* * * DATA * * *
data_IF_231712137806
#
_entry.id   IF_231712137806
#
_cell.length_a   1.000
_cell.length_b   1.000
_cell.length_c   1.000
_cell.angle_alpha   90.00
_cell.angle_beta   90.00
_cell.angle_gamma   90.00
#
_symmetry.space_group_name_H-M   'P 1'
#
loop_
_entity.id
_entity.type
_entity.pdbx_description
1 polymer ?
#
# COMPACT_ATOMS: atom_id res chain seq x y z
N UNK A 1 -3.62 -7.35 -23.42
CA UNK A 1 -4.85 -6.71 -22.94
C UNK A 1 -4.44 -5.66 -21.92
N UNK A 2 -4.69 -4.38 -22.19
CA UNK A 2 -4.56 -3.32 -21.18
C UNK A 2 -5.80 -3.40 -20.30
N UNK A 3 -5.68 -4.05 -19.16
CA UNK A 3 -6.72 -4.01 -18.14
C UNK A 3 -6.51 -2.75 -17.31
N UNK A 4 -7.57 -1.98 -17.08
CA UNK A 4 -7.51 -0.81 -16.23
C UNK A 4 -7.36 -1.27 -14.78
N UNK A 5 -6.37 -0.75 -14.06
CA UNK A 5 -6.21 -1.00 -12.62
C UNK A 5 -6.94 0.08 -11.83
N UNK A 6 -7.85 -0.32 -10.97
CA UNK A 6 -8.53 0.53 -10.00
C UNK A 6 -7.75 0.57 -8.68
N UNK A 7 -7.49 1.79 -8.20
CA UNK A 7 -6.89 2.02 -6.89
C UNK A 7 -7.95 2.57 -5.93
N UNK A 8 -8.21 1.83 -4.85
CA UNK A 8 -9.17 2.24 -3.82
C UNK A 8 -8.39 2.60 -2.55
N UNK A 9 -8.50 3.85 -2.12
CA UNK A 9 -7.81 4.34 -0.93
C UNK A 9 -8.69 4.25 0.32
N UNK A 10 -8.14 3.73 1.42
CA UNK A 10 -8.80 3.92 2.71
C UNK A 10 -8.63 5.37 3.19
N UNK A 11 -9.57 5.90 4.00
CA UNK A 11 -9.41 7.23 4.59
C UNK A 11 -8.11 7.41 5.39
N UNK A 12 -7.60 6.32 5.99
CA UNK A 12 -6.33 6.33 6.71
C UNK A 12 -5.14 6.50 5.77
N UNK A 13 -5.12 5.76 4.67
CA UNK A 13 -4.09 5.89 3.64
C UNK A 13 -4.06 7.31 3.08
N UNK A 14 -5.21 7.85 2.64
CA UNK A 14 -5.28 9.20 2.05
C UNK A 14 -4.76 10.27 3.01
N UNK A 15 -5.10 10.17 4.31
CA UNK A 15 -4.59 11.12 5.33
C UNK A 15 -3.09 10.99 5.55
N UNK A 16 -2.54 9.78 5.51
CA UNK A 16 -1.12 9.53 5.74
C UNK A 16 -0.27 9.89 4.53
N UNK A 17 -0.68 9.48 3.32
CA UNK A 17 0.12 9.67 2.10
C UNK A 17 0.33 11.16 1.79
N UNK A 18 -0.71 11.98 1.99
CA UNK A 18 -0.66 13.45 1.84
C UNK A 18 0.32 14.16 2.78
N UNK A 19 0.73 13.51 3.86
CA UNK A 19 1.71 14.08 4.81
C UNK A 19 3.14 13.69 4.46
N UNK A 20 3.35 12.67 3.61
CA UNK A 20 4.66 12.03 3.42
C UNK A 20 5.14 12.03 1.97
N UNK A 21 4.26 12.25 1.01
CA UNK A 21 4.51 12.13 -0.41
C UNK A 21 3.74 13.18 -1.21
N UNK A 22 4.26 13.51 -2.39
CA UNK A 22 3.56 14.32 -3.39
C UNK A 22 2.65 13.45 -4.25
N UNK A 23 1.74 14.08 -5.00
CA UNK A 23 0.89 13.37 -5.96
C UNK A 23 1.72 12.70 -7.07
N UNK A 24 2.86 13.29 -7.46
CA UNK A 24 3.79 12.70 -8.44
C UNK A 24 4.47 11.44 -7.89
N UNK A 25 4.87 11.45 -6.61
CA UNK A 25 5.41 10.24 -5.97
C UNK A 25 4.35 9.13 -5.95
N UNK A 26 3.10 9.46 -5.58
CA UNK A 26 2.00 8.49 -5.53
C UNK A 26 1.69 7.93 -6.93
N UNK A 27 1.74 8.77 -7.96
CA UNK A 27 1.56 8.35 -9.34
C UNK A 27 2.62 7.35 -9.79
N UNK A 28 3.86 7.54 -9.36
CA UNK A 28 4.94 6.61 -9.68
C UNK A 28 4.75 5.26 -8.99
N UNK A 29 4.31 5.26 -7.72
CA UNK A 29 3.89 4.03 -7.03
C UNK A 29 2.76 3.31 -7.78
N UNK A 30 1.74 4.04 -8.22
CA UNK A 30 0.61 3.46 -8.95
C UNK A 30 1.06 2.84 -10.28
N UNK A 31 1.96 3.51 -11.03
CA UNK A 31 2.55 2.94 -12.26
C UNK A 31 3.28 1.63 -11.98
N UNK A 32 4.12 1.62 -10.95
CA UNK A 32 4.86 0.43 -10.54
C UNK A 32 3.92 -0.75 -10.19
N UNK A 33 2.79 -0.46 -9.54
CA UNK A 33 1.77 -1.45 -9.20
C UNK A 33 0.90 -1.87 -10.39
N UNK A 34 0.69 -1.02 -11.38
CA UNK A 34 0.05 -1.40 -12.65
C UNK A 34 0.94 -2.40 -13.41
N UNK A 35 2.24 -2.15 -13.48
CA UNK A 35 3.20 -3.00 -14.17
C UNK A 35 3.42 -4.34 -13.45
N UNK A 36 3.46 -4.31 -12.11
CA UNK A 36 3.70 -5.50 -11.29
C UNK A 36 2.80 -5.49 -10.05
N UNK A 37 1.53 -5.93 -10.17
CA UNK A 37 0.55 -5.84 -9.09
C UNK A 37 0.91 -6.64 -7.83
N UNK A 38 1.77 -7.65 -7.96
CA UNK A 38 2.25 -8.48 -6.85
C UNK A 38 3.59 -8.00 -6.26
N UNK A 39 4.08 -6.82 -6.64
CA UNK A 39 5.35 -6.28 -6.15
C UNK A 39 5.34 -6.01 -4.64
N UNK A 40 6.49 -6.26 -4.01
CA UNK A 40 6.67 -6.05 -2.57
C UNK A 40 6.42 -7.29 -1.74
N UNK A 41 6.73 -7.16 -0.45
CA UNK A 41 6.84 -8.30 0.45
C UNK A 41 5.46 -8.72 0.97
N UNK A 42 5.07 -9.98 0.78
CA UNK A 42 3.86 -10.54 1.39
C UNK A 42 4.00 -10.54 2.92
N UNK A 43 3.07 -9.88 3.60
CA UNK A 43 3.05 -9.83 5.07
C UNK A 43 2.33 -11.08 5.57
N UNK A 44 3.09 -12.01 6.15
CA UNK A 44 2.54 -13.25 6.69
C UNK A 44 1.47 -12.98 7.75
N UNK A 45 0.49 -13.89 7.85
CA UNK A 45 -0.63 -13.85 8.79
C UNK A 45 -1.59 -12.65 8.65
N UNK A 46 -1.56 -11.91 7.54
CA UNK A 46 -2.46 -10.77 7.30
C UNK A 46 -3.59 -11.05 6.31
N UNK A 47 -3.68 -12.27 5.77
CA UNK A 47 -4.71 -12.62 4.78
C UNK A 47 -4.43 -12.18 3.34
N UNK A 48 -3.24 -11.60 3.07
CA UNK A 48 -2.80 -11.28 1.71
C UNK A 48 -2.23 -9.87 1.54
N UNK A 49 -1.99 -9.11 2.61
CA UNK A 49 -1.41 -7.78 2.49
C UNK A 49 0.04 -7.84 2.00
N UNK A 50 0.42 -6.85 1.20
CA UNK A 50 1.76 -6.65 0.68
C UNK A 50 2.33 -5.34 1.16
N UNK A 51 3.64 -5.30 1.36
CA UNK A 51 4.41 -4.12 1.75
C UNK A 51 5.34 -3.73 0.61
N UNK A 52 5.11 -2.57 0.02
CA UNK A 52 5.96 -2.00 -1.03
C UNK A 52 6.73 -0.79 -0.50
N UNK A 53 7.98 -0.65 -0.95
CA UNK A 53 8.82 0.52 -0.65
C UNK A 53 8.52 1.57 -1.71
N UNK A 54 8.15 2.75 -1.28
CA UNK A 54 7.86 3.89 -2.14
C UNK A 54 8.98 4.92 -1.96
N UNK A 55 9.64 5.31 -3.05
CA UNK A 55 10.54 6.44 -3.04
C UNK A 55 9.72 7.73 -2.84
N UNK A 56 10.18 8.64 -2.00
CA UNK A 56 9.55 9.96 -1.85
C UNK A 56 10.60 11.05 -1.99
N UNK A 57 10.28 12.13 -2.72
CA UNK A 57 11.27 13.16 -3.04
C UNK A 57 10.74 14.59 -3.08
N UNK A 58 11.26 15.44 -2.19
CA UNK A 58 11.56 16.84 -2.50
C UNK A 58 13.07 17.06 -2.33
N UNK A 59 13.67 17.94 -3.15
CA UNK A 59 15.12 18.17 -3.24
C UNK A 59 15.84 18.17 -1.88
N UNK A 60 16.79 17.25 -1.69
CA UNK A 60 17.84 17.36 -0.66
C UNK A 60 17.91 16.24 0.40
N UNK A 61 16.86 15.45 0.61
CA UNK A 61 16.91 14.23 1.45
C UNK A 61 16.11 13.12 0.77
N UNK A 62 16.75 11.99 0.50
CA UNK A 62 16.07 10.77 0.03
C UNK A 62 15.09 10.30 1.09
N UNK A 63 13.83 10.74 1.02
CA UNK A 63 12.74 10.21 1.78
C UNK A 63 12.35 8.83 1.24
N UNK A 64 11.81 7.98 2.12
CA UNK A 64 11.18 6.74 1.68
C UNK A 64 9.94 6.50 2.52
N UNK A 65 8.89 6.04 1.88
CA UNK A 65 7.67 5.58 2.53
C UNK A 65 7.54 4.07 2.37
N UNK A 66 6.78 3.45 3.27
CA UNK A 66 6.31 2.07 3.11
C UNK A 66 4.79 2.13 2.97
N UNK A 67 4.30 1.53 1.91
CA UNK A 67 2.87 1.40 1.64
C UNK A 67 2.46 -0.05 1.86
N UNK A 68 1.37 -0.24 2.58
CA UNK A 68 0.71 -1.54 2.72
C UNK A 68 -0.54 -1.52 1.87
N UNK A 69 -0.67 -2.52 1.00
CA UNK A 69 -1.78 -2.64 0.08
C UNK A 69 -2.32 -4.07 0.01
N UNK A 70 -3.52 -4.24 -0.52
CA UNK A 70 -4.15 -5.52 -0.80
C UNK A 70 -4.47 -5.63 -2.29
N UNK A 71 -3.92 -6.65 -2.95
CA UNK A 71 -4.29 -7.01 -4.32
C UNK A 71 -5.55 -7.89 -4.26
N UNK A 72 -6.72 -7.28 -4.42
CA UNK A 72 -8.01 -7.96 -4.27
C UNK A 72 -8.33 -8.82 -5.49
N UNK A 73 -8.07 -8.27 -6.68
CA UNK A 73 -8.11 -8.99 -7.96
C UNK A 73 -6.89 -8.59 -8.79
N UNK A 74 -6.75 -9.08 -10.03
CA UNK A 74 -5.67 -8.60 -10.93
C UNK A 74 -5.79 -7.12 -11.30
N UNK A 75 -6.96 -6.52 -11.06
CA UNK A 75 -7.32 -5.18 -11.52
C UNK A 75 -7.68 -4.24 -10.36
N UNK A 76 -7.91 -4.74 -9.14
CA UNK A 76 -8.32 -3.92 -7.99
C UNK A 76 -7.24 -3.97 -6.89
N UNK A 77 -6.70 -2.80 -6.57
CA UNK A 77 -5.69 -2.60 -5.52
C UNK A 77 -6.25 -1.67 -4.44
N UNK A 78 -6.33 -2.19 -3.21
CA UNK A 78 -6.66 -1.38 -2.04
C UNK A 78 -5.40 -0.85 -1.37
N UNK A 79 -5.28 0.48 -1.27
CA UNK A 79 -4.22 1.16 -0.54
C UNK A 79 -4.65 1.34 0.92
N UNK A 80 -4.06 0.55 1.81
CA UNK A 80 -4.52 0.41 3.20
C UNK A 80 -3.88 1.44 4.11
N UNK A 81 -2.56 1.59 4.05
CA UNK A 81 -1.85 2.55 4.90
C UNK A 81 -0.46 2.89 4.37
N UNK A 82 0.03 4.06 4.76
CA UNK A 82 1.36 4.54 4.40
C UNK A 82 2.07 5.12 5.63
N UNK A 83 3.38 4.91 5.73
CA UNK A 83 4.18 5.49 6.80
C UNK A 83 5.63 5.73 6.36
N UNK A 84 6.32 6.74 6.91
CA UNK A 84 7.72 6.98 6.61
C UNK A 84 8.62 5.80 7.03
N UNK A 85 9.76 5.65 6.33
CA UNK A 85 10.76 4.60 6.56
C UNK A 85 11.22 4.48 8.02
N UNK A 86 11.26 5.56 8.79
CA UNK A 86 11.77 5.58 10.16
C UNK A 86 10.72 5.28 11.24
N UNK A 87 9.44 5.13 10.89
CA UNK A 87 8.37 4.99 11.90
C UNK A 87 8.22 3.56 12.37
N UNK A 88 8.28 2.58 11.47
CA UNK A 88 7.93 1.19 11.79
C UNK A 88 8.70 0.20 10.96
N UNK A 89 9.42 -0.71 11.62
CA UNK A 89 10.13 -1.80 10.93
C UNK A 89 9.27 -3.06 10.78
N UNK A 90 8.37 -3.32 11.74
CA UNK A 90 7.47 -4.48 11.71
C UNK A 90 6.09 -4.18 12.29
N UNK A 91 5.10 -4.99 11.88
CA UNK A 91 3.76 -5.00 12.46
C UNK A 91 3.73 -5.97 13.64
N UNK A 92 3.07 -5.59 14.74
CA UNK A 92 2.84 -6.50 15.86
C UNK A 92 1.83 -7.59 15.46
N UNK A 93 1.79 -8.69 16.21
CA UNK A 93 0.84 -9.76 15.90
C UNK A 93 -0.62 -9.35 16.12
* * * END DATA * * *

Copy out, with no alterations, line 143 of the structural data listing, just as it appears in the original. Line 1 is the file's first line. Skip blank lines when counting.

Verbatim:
C UNK A 41 5.46 -8.72 0.97